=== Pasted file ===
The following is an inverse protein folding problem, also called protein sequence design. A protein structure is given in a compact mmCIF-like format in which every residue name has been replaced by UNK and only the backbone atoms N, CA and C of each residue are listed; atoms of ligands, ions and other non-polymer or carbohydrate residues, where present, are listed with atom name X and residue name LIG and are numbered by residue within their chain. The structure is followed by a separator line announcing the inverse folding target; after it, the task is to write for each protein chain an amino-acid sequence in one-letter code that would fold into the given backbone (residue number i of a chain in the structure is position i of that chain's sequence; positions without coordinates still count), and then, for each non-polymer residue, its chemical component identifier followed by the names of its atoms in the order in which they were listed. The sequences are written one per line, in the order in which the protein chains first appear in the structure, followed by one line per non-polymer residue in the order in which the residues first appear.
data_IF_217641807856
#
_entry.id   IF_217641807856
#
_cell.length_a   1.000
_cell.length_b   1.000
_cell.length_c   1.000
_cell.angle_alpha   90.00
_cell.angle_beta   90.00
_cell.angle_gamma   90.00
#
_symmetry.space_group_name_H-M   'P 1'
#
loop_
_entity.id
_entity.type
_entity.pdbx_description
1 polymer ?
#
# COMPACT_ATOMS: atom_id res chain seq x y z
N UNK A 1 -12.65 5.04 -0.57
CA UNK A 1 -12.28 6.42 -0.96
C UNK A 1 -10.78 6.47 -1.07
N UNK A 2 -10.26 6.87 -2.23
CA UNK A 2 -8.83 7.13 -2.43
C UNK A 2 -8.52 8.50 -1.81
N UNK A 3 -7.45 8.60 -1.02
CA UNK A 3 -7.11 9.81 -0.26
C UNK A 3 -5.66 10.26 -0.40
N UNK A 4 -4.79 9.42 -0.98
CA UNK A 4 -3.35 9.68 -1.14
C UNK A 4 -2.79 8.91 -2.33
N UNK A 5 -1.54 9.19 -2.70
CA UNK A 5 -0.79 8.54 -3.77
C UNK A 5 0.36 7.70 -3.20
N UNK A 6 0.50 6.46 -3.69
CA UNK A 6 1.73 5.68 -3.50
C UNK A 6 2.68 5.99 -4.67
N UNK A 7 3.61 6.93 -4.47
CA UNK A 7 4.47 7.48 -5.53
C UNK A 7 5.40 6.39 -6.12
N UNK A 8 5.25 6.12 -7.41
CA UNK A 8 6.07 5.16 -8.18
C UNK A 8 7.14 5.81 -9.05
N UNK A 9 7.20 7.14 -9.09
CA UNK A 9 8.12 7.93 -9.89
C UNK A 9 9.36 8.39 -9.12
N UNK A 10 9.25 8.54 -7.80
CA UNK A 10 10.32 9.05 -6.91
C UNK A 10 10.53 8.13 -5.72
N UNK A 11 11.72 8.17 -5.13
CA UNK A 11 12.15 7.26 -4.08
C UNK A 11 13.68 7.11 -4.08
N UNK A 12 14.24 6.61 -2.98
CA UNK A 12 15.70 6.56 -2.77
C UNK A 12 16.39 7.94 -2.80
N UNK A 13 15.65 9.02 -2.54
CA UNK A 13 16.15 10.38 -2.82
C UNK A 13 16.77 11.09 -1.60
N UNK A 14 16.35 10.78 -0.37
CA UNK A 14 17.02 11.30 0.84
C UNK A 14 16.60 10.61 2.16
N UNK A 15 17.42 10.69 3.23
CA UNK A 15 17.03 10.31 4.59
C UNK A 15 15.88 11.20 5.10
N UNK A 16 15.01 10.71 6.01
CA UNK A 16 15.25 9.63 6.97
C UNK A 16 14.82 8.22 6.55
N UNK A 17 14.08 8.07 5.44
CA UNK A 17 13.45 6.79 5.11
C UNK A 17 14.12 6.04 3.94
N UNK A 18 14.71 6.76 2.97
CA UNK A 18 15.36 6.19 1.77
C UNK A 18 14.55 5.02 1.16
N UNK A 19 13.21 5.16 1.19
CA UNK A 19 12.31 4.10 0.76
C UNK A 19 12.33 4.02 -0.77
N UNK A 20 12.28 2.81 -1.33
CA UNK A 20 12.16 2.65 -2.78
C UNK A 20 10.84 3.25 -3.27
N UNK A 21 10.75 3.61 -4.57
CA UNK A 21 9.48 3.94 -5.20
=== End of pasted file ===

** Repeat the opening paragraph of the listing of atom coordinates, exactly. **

The following is an inverse protein folding problem, also called protein sequence design. A protein structure is given in a compact mmCIF-like format in which every residue name has been replaced by UNK and only the backbone atoms N, CA and C of each residue are listed; atoms of ligands, ions and other non-polymer or carbohydrate residues, where present, are listed with atom name X and residue name LIG and are numbered by residue within their chain. The structure is followed by a separator line announcing the inverse folding target; after it, the task is to write for each protein chain an amino-acid sequence in one-letter code that would fold into the given backbone (residue number i of a chain in the structure is position i of that chain's sequence; positions without coordinates still count), and then, for each non-polymer residue, its chemical component identifier followed by the names of its atoms in the order in which they were listed. The sequences are written one per line, in the order in which the protein chains first appear in the structure, followed by one line per non-polymer residue in the order in which the residues first appear.